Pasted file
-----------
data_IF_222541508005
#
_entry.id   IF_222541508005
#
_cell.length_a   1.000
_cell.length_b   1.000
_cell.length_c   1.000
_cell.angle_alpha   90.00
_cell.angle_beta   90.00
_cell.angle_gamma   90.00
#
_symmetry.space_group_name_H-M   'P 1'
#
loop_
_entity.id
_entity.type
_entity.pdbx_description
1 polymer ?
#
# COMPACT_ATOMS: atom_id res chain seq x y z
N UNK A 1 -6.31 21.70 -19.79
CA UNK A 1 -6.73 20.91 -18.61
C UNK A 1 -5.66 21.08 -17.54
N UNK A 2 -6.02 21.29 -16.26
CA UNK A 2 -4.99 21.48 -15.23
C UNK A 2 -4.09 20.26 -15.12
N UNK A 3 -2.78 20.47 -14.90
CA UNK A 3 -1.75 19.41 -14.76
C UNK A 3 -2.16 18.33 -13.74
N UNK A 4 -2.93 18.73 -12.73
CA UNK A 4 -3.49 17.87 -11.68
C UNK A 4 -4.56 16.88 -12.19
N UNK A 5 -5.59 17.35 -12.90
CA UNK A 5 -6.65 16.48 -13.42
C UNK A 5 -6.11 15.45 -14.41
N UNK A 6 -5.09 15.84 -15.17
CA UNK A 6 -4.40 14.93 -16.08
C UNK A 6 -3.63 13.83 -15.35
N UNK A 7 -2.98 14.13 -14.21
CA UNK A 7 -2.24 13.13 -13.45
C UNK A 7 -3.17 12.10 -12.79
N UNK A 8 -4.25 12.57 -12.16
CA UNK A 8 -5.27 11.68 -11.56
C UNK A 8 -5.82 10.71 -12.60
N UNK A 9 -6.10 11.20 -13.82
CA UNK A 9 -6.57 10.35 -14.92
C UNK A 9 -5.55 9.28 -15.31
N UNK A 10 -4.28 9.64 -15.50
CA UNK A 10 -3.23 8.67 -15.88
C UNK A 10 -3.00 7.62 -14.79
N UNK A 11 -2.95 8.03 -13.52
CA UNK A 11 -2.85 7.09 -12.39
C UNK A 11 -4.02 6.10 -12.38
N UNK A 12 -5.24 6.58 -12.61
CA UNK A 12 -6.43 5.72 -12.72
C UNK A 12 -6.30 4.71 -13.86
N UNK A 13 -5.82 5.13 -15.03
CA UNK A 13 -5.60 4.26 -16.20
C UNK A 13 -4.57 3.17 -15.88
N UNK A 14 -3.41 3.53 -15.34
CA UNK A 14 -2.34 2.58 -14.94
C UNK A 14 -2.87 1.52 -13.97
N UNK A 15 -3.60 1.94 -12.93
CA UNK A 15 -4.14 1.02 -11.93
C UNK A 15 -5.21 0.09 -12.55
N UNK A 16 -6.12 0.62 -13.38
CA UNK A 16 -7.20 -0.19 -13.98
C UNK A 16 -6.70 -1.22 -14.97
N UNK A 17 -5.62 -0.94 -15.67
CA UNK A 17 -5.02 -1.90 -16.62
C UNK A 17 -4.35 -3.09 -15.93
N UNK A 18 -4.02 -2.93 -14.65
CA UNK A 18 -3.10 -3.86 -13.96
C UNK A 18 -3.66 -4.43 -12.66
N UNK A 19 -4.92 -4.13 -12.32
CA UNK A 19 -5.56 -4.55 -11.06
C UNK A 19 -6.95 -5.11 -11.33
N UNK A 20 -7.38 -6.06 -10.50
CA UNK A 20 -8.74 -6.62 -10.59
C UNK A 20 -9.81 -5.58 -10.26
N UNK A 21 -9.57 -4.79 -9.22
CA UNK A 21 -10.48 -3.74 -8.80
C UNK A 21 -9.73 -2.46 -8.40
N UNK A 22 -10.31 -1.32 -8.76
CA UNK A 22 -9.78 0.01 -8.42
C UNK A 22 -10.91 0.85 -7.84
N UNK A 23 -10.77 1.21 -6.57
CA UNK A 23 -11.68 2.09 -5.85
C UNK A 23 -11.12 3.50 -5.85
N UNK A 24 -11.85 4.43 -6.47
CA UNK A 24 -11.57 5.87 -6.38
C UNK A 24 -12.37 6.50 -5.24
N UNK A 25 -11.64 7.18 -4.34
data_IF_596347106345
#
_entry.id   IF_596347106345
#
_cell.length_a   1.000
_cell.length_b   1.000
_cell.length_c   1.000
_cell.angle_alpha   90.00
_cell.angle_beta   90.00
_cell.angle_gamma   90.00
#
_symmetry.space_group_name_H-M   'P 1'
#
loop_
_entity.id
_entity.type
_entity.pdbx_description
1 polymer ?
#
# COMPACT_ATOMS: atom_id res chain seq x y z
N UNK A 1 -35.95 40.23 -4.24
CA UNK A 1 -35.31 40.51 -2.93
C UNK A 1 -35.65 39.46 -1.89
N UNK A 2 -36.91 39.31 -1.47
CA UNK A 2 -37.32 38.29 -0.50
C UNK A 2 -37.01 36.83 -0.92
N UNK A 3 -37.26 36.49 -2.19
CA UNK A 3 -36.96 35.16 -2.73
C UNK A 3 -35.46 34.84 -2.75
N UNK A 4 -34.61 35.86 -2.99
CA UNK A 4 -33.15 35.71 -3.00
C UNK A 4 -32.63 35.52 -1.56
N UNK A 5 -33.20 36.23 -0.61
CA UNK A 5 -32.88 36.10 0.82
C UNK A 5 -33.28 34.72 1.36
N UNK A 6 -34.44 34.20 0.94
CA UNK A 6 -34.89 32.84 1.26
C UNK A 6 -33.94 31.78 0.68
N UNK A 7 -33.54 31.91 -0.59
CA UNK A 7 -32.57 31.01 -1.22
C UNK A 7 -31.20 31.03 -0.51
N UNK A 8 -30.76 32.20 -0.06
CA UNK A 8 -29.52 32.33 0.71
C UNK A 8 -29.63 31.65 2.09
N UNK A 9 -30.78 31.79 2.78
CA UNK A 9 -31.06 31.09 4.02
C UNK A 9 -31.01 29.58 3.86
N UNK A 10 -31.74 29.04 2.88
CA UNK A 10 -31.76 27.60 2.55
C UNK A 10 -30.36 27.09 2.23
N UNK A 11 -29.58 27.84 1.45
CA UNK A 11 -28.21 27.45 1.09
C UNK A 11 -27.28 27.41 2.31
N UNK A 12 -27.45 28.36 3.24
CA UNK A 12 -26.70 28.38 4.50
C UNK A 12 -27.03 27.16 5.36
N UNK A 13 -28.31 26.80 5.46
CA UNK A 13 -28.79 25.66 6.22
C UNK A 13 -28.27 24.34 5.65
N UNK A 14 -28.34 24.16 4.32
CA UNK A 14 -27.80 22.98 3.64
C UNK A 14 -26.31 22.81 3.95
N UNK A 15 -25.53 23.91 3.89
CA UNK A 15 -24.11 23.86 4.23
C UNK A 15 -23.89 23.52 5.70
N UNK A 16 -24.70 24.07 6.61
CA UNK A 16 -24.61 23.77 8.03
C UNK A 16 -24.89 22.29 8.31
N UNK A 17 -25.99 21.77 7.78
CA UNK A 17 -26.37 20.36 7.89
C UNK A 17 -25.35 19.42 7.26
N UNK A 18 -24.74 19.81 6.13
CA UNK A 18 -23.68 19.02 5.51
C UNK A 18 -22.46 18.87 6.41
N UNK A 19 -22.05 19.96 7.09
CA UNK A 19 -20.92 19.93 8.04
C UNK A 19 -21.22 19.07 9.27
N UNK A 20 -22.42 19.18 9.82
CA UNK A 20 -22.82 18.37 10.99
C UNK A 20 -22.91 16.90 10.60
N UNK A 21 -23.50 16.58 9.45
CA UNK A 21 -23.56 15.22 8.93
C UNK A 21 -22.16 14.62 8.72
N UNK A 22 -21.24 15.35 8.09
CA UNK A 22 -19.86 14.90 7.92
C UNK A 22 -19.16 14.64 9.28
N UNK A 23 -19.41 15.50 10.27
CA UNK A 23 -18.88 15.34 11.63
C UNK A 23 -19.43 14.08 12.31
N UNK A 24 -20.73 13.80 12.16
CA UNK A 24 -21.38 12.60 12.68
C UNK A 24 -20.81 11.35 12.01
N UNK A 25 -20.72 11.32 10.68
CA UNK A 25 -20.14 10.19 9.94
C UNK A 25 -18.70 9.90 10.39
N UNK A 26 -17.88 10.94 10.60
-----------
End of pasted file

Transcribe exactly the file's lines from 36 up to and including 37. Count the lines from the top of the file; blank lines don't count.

N UNK A 6 -5.09 15.84 -15.17
CA UNK A 6 -4.40 14.93 -16.08